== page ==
Help! How do you keep the Age Pension when you sell your house?

Sep 20, 2023

Q: “We sold our home 2 years ago but because we had only owned it for 3 years, we had to include the funds as an asset. These funds are currently in a bank account paying us interest but stop us from getting a part pension. We have a self-managed super fund, so we are wondering if we should put the funds in that and then try for a part pension?”

A: It seems that not surprisingly, you may have mixed up the complicated Centrelink exemption rules with the equally complicated superannuation contribution and down-sizer rules.

As far as Centrelink is concerned, there is a special asset-test exemption for the proceeds of your primary home for two years, provided the proceeds are intended to be used for the purchase or construction of a new home.

To qualify for this exemption, the proceeds must be designated as being for the purpose of your new home. In some circumstances such as a building delay, that exemption can be extended for a further 12 month period.

Up until January this year, the standard exemption period was for 12 months with a possible 12 month extension but homes sold after this date have up to 24 months with a possible 12 month extension. There is no minimum time period that you must have lived in your home for this exemption to apply.

The rule surrounding minimum occupancy applies to people wanting to make use of the once-off $300,000 superannuation downsizer contribution. This rule allows people who sell their primary dwelling to make a contribution of up to $300,000 each to super. A couple for example, could deposit $300,000 each or $600,000 in total.

To qualify, you must have lived in the property for more than 10 years, be over the age of 55 and deposit the funds into super within 90 days of settlement. Importantly, super down sizer has no upper age limit and does not count towards the normal contribution caps.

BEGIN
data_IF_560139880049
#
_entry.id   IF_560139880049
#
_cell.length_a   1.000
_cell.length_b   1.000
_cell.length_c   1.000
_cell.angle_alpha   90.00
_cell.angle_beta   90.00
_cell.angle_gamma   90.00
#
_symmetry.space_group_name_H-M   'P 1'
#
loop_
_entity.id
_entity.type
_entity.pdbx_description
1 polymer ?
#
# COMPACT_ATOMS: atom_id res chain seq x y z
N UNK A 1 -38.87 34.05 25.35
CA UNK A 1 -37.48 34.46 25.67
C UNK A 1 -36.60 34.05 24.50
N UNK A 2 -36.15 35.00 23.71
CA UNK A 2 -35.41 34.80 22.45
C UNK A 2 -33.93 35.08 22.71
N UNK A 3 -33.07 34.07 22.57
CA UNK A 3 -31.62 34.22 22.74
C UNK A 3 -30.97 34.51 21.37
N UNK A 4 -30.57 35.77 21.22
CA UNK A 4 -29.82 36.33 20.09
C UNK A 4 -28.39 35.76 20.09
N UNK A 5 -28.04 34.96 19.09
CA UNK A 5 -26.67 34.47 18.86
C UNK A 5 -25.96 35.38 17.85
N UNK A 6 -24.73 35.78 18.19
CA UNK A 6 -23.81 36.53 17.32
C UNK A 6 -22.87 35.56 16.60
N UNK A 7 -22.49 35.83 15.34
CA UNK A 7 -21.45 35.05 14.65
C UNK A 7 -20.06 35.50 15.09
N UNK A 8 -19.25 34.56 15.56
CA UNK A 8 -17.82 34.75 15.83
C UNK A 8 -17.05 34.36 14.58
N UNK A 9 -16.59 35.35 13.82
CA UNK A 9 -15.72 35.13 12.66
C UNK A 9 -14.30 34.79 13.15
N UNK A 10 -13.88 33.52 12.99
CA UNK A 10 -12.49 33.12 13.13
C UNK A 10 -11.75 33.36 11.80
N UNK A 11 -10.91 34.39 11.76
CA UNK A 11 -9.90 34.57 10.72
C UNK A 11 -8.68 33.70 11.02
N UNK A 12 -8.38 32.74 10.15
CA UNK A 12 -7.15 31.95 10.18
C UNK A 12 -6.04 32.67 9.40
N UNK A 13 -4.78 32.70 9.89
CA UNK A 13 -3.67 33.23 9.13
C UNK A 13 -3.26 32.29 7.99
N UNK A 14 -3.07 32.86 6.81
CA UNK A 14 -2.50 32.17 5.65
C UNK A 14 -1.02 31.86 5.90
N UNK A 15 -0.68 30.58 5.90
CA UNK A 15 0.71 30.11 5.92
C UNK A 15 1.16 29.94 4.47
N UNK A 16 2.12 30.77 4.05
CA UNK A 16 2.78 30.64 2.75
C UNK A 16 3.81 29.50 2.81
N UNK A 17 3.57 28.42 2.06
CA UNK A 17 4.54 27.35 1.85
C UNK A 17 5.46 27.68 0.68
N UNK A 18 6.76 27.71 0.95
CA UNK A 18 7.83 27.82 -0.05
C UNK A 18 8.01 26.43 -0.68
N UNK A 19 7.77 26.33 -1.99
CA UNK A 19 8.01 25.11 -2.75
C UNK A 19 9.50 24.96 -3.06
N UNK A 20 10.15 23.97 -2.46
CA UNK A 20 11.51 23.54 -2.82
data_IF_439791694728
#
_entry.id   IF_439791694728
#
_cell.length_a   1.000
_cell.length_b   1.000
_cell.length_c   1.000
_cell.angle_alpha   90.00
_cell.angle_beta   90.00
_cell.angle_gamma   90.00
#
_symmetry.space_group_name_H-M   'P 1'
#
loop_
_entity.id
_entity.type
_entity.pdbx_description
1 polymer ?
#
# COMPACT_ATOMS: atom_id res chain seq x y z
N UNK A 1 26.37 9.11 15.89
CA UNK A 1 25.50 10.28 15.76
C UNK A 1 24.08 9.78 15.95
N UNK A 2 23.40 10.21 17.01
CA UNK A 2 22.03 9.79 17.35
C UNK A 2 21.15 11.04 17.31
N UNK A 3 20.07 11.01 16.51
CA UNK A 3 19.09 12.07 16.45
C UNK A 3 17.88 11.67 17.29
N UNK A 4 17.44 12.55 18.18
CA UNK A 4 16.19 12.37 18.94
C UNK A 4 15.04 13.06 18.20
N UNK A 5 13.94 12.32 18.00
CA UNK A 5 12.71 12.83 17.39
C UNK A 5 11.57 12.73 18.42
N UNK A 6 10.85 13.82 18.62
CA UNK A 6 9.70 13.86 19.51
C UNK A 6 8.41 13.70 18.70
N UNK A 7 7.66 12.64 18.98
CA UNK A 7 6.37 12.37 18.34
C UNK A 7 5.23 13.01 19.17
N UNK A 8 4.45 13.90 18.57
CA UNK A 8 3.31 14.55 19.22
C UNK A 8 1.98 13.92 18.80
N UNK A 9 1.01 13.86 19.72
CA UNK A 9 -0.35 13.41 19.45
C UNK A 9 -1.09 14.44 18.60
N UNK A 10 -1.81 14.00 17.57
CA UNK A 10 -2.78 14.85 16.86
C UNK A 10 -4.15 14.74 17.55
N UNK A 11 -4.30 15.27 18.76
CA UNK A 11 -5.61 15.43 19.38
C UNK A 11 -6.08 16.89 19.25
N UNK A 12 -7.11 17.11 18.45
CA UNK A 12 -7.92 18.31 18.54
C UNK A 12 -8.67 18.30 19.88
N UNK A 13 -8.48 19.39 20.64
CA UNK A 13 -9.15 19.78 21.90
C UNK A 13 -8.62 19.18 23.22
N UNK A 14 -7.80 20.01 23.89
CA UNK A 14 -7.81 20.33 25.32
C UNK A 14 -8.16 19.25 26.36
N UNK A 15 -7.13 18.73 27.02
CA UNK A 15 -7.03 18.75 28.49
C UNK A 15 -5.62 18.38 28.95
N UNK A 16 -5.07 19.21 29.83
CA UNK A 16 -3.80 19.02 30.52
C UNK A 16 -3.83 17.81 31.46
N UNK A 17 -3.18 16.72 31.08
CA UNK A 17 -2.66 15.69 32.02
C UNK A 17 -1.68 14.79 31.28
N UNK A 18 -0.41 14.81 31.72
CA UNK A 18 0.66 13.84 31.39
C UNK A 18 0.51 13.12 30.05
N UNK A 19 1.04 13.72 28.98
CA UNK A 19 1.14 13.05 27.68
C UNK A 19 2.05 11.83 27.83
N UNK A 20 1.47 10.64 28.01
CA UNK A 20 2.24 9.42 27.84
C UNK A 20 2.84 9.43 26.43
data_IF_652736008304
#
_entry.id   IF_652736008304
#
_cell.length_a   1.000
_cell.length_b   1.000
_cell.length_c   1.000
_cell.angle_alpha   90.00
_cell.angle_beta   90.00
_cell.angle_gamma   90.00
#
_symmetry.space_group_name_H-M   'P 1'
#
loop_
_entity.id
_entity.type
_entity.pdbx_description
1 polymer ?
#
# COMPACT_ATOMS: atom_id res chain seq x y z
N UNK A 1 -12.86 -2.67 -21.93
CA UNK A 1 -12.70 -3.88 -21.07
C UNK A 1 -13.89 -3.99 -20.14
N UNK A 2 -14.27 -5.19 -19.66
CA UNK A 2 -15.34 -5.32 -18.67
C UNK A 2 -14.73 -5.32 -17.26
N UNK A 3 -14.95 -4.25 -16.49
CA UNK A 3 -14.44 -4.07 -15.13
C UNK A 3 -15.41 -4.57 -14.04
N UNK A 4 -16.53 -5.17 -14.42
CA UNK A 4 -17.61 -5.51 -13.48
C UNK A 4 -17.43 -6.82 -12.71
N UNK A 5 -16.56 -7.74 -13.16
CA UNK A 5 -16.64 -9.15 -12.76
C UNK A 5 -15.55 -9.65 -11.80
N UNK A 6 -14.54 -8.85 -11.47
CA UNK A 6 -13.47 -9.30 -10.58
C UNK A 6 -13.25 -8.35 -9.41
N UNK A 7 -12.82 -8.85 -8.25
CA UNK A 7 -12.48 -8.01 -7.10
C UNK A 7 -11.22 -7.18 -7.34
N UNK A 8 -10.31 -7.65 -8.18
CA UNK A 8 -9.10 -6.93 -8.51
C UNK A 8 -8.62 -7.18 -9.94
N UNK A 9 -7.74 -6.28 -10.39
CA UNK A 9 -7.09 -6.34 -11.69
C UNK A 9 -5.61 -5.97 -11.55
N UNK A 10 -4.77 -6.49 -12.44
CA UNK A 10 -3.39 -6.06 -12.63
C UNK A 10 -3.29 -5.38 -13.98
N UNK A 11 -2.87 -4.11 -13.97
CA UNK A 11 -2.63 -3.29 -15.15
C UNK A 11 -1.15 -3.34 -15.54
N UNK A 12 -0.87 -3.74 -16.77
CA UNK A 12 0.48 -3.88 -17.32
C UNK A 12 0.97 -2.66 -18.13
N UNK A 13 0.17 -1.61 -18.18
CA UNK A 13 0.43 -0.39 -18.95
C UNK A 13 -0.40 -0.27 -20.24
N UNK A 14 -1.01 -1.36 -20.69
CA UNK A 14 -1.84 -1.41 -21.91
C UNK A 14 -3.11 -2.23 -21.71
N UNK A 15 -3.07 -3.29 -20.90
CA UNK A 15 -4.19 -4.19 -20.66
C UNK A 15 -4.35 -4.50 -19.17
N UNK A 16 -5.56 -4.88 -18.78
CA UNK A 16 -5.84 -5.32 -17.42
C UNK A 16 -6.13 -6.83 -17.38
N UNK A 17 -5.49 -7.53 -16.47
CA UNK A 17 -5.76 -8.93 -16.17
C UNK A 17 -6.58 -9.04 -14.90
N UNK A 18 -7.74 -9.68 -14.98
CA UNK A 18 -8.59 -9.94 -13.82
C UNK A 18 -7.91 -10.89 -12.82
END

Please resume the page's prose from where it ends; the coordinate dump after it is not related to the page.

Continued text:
Depositing into super will only help if you are under the Age Pension age and the funds are held in accumulation phase. Once you reach pension age, the funds will be included in the asset test and deemed under the income test.

Under the circumstances, you could go back to Centrelink and explain the problem if you were advised incorrectly by Centrelink. Hopefully, they might re-classify the proceeds and possibly, back-pay missed pension, but I suspect your chances of success are slim.

For the benefit of other readers, if you intend to use the full proceeds of your home sale for your new home, the full amount would be exempt under the asset test and the lower deeming rate of just 0.25 per cent per annum will apply for the income test.

Be aware that this lower deeming rate is frozen until next year and you should expect a sharp increase in the deeming rates from July 1, 2024.

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IMPORTANT LEGAL INFO This article is of a general nature and FYI only, because it doesn’t take into account your financial or legal situation, objectives or needs. That means it’s not financial product or legal advice and shouldn’t be relied upon as if it is. Before making a financial or legal decision, you should work out if the info is appropriate for your situation and get independent, licensed financial services or legal advice.

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